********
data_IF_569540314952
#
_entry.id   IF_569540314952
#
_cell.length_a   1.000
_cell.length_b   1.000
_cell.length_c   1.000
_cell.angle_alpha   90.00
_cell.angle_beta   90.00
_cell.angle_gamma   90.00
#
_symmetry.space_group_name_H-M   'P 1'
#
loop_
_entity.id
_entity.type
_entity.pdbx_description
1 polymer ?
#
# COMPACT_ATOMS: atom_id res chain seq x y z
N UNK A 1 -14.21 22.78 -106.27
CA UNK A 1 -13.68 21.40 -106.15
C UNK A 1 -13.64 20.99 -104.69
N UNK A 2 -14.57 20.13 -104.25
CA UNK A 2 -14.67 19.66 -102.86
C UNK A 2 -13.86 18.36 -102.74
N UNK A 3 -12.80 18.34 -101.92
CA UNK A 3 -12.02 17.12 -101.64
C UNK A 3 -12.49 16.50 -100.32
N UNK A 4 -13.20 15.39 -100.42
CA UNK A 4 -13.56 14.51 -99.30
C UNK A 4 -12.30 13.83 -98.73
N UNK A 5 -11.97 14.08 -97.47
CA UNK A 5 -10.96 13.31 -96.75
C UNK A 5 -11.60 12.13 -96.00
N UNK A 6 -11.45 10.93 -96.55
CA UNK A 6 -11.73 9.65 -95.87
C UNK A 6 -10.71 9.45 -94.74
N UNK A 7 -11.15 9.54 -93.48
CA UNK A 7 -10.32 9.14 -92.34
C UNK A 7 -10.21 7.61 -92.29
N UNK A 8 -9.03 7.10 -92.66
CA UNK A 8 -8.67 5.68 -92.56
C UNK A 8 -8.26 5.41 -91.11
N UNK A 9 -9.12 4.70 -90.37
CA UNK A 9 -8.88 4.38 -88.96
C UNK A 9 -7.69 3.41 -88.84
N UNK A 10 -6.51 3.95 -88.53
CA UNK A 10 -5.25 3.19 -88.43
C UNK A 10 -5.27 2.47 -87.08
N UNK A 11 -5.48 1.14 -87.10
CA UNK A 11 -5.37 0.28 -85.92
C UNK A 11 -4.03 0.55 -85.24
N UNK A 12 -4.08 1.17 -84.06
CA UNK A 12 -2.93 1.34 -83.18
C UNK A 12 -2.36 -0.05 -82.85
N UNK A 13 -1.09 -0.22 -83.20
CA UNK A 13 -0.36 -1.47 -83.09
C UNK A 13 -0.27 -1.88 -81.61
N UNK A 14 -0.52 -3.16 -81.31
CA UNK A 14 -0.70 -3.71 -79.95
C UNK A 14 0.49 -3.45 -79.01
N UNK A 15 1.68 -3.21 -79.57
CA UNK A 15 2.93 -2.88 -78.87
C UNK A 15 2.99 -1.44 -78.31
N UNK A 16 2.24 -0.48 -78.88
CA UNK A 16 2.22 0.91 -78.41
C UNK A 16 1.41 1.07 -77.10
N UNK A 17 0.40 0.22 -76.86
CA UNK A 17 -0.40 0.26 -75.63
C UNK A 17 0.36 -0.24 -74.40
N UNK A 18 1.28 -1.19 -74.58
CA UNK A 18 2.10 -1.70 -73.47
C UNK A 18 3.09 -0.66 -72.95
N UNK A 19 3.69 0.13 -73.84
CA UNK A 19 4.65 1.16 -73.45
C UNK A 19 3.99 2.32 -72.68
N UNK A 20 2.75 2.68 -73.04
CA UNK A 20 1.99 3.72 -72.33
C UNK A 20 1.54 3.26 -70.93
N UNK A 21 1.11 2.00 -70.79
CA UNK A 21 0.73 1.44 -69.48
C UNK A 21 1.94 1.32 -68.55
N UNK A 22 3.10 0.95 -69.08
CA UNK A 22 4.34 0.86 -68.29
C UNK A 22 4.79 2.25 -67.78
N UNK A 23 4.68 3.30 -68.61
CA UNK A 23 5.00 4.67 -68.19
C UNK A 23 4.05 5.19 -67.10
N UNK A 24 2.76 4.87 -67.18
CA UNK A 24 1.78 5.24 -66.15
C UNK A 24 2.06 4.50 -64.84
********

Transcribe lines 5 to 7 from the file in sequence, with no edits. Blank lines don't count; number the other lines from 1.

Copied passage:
_cell.length_a   1.000
_cell.length_b   1.000
_cell.length_c   1.000